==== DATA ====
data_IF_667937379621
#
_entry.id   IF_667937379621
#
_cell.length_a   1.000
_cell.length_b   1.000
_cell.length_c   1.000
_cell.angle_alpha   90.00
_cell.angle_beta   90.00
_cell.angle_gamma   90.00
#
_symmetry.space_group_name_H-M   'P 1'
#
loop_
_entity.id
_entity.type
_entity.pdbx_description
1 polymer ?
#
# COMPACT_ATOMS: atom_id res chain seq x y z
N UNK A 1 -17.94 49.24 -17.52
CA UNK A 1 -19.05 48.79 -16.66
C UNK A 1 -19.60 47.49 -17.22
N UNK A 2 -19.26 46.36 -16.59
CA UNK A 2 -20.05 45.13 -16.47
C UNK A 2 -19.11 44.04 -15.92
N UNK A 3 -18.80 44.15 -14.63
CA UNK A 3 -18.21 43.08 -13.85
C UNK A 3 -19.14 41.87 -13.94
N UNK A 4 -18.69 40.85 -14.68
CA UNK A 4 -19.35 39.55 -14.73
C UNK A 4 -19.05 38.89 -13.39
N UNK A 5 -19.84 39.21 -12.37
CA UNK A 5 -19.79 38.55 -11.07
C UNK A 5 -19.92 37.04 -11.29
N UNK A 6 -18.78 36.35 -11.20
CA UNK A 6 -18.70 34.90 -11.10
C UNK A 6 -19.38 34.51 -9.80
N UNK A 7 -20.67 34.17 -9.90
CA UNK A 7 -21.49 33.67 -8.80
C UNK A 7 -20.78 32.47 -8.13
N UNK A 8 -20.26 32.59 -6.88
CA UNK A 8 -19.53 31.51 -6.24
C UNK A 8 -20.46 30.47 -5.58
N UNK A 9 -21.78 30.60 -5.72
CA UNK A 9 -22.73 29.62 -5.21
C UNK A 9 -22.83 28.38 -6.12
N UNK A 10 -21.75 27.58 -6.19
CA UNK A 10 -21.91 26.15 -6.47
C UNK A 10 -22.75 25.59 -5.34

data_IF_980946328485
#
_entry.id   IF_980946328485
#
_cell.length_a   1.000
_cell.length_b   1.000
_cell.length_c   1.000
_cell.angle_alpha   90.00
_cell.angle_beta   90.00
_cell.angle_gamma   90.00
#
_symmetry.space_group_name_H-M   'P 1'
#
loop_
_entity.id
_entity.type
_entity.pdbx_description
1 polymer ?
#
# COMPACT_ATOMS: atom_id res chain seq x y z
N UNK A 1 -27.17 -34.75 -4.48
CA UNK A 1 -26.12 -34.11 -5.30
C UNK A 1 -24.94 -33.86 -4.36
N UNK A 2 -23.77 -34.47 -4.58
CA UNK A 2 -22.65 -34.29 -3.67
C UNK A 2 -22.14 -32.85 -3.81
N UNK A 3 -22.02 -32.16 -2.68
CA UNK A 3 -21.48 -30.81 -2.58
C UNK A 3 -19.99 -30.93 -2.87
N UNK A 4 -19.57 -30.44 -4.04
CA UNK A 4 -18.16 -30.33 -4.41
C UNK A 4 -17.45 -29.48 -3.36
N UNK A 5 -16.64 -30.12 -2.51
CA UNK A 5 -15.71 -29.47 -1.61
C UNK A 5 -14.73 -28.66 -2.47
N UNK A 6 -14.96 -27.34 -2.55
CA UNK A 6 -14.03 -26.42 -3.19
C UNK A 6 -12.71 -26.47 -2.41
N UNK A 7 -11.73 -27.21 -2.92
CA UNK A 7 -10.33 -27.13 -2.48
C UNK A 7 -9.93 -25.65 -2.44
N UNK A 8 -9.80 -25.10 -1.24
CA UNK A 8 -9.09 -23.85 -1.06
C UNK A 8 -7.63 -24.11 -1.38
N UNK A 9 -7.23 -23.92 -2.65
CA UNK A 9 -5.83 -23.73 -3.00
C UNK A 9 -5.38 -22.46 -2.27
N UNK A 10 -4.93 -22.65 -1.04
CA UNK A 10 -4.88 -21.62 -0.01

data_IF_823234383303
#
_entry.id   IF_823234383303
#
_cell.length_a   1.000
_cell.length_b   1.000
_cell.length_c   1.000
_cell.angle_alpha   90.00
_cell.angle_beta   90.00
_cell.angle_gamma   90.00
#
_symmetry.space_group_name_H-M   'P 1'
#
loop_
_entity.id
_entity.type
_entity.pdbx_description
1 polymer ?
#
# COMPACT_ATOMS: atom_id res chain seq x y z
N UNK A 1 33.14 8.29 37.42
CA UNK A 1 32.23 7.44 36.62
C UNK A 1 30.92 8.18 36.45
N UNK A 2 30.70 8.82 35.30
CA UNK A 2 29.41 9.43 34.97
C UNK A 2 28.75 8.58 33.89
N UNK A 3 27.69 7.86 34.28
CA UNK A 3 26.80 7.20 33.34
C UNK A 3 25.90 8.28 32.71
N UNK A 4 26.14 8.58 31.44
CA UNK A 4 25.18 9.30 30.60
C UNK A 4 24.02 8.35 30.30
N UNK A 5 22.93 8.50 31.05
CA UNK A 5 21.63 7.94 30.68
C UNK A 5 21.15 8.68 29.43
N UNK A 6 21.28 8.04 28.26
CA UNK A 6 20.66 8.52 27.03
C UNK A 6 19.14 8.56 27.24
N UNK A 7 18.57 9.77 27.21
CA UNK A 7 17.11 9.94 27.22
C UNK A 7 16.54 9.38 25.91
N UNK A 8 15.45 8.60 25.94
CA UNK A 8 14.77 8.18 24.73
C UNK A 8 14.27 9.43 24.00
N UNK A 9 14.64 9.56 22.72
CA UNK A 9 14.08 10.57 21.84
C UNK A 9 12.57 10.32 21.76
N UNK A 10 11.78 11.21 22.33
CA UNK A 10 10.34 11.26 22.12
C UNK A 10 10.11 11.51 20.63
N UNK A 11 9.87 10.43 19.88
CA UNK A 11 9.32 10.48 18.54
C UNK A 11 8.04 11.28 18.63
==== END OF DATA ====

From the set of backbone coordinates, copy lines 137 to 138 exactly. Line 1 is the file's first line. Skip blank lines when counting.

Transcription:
C UNK A 6 19.14 8.56 27.24
N UNK A 7 18.57 9.77 27.21